I think they are a great way for designers to get their work out there and to make some money with their designs...and this keeps keeps them designing and keeps the magazines full of patterns to sell to us!

When a designer sells a pattern to a magazine, the magazine owns the rights to sell that pattern for a set amount of time...but the designer can still sell kits for that pattern! So this is how many designers make money from their published patterns, and I think that is important for all of us!

The quality of the kits seems to be getting better and better can find some really high end patterns in these kits! Of course some of them are pricey but again, your money is going to your favorite designer!

And some patterns will cost a lot of money no matter where you get the supplies, so I can see the appeal of buying everything needed for a pattern in one neat little package!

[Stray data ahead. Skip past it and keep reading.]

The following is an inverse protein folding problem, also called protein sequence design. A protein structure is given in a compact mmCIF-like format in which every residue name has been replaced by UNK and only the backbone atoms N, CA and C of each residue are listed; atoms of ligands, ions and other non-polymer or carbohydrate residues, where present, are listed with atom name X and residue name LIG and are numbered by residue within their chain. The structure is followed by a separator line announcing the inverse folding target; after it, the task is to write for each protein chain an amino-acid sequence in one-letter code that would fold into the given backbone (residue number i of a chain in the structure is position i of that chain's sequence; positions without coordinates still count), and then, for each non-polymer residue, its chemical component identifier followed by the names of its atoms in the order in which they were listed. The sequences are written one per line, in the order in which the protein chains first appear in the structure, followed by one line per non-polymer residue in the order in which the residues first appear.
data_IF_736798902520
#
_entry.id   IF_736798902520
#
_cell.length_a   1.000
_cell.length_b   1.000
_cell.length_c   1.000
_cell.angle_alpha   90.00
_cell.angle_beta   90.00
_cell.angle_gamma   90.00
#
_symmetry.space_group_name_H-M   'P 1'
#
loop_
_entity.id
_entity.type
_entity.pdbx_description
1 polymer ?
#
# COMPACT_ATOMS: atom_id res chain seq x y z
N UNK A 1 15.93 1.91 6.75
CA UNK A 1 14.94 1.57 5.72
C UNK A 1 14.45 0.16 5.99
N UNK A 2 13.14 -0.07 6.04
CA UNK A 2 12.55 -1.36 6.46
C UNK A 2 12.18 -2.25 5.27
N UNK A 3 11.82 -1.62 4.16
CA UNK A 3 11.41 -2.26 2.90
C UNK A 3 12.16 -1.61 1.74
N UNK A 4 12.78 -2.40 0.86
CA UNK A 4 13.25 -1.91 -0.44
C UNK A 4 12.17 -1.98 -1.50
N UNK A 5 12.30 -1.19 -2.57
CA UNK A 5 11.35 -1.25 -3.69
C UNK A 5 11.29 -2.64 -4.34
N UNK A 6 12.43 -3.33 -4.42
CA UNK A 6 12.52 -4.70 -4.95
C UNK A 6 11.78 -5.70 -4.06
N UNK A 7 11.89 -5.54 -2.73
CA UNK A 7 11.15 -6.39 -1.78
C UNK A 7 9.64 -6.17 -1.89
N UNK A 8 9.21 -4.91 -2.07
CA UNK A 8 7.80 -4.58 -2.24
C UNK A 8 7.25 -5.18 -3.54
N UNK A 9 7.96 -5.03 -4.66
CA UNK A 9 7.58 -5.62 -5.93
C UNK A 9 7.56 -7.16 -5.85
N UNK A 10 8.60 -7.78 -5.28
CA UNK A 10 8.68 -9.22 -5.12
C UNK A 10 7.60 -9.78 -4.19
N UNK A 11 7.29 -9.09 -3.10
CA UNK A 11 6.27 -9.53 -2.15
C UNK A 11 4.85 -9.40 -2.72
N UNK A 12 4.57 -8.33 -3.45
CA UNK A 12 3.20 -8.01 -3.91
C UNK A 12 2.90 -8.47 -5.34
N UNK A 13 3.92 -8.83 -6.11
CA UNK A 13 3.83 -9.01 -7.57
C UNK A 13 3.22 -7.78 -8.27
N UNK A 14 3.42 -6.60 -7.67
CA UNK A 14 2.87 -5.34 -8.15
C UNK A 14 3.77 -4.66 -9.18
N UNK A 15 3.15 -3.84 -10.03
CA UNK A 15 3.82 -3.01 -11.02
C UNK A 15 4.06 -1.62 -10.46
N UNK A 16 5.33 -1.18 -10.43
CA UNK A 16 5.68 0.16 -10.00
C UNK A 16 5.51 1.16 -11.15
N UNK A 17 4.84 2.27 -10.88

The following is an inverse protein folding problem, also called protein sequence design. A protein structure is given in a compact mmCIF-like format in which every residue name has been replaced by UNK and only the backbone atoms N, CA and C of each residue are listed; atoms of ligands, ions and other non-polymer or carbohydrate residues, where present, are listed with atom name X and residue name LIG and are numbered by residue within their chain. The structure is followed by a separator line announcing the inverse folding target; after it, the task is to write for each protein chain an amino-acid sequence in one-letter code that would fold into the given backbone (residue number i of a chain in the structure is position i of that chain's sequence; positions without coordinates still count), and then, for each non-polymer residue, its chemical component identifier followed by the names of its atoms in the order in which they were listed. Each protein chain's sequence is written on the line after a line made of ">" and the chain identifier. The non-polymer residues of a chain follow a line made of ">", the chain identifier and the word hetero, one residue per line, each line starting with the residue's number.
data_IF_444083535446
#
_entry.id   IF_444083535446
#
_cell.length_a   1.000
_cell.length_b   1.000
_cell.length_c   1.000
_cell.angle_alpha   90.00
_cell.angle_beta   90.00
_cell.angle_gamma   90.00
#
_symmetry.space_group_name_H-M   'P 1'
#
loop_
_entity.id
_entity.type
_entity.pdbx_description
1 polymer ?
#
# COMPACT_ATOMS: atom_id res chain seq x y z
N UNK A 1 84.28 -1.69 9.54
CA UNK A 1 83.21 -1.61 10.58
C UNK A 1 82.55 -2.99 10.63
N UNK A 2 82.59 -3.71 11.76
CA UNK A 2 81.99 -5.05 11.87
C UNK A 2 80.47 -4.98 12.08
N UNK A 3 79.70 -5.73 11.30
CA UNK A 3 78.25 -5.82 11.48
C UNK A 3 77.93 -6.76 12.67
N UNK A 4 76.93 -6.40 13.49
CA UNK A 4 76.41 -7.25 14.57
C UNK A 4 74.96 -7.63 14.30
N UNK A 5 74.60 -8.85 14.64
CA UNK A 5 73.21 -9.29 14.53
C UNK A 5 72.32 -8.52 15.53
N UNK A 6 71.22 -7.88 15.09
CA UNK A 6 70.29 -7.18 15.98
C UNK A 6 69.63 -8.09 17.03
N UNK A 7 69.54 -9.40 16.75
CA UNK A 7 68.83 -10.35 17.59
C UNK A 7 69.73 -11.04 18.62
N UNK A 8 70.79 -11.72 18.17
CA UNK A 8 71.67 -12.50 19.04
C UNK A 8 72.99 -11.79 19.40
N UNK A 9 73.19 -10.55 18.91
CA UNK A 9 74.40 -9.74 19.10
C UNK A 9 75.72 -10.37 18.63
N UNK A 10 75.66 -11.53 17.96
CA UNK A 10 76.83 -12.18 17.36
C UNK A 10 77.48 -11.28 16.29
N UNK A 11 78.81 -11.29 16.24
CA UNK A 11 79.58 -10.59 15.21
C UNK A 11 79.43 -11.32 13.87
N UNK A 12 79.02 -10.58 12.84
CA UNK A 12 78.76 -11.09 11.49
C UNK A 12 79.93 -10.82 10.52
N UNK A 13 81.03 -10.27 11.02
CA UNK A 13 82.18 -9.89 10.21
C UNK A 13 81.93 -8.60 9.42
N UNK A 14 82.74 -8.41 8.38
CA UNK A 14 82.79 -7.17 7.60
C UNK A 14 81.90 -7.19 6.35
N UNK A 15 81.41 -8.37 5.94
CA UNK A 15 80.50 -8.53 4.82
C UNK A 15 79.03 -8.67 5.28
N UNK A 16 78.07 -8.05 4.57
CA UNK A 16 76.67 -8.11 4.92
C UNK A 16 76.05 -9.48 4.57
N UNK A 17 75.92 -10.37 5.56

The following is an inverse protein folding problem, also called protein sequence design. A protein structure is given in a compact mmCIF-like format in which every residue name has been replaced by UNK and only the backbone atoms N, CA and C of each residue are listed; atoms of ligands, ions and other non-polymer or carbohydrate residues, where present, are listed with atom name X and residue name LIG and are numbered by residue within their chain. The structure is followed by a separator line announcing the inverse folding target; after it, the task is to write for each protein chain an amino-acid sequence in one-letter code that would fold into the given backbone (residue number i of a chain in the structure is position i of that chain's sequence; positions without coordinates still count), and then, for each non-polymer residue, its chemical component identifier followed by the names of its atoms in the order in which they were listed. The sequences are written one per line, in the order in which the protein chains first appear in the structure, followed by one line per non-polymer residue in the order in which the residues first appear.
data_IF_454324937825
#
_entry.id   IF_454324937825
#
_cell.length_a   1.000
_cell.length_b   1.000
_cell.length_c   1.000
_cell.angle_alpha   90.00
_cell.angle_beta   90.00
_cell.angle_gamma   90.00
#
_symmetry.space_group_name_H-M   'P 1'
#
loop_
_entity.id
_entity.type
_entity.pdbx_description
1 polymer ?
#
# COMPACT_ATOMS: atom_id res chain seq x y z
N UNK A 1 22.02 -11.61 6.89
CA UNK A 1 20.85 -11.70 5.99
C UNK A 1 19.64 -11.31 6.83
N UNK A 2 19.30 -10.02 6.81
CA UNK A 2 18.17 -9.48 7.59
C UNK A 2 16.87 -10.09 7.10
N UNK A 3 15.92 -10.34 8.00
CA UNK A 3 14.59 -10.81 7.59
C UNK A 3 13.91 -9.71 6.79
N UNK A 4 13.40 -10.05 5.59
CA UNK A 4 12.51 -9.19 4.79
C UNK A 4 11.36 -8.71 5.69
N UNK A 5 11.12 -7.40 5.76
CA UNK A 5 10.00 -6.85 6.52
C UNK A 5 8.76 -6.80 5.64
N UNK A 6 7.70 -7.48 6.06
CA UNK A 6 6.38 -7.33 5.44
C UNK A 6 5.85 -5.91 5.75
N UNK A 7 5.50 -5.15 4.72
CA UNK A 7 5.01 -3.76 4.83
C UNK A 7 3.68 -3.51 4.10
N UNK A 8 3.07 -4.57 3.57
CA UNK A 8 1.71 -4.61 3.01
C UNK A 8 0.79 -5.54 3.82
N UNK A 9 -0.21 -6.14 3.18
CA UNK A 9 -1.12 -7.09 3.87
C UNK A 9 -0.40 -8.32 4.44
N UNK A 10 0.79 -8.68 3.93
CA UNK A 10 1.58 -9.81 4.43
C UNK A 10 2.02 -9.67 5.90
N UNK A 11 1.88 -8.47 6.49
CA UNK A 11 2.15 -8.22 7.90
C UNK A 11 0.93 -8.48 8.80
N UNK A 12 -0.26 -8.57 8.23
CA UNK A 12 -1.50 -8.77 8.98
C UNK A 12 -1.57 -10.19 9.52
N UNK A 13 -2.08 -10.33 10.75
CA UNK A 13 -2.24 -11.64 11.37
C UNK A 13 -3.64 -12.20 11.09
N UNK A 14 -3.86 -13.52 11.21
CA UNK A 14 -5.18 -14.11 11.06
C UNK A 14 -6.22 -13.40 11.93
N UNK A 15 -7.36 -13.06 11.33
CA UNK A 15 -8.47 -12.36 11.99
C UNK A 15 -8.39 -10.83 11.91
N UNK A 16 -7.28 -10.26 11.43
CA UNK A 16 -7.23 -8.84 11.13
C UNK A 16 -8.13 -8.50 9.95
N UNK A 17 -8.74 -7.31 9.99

I also think kits are a great way for beginners to learn how to use all these newly learned stitches in an actual project...and it removes all those variables that can go wrong when buying supplies for a pattern...especially for a beginner who may not know their beads and supplies yet!

So I don't really know why I haven't ever bought a kit...I love beading and I work mainly with Seed Beads! I consider my skill level to be Semi Advanced...but I am not an incredible designer by any means!

And I love making the projects that are in the magazines and the books...sometimes I change things in the design and sometimes I just use some inspiration from the project...but many times I stick to their design and create the project only changing the color scheme.

Maybe one of these days I will pick up a kit or two from a designer I love! I do have a huge bead stash that is always growing, but sometimes it seems like I am still missing several important components for a project...and buying a kit would keep the shopping list short and support a designer in the process!